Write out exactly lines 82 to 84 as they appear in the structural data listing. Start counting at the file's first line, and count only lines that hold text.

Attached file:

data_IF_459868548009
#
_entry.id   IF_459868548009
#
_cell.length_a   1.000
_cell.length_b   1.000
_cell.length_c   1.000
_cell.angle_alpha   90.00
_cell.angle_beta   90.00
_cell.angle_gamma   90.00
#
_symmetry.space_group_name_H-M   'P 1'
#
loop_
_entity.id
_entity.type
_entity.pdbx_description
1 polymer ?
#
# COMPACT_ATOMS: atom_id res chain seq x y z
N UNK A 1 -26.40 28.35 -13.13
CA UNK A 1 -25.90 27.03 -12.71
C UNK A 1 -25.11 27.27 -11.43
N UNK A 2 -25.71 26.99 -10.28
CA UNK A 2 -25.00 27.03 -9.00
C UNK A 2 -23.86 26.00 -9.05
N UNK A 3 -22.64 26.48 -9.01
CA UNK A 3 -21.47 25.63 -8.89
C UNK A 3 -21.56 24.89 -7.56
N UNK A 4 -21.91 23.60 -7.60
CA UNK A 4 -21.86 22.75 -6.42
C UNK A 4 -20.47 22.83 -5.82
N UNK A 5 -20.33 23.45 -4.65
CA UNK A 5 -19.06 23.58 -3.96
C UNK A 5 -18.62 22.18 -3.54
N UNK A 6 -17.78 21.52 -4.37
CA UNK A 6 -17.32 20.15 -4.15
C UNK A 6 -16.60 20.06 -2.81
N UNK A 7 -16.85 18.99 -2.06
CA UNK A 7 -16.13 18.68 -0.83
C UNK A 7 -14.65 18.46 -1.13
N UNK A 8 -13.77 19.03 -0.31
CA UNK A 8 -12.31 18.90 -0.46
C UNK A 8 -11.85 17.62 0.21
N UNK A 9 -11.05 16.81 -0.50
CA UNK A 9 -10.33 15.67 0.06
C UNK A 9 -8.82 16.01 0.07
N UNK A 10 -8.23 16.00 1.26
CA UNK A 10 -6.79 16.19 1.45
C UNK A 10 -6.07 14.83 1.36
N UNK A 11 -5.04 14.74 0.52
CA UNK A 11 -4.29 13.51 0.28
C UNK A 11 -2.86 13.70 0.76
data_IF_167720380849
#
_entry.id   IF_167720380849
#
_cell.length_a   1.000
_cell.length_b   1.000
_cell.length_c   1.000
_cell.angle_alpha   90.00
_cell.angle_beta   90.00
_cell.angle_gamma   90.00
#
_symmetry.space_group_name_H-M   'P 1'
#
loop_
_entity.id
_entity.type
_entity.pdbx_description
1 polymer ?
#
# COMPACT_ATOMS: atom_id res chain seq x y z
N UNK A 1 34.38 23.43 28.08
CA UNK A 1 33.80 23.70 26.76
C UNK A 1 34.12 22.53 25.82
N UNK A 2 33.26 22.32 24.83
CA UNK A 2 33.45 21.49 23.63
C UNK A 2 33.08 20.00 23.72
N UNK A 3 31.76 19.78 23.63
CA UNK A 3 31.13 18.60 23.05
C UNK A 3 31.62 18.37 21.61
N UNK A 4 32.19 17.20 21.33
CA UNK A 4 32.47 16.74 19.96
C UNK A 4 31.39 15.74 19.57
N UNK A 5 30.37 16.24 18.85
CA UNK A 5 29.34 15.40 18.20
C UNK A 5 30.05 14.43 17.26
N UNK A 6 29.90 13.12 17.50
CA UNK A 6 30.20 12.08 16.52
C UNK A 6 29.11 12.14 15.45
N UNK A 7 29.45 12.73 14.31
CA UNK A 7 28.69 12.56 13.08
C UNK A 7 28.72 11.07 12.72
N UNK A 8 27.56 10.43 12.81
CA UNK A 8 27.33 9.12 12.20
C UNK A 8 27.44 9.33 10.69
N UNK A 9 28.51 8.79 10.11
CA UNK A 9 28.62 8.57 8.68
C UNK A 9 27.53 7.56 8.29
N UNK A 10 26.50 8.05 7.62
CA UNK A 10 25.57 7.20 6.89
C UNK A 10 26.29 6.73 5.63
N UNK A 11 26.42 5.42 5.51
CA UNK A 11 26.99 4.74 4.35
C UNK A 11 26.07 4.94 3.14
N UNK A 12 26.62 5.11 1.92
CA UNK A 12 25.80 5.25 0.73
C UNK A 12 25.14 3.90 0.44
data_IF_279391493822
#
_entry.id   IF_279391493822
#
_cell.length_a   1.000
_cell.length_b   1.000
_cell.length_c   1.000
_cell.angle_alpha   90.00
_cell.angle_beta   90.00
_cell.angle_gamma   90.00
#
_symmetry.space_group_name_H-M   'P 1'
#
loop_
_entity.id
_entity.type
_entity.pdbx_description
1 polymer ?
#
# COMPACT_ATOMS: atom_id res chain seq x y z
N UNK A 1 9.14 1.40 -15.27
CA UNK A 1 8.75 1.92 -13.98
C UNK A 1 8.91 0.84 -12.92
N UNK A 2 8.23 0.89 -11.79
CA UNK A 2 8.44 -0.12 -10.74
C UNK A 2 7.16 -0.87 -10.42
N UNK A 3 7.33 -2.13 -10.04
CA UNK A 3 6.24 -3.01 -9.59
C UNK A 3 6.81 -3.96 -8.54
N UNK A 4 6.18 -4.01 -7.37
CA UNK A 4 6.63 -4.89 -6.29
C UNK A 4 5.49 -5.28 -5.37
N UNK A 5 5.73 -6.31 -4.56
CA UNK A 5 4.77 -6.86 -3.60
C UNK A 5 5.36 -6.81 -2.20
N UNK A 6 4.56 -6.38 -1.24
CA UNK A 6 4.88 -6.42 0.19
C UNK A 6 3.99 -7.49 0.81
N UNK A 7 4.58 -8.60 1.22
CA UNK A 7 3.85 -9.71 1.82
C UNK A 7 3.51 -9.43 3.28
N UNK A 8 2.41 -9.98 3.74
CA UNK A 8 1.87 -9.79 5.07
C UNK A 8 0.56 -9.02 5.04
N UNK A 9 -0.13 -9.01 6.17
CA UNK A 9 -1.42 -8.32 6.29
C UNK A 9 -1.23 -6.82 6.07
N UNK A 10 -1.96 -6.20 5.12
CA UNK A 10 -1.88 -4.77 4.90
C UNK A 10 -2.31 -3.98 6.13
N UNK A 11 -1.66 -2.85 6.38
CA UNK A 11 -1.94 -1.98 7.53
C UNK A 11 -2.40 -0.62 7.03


C UNK A 3 31.62 18.37 21.61
N UNK A 4 32.19 17.20 21.33
CA UNK A 4 32.47 16.74 19.96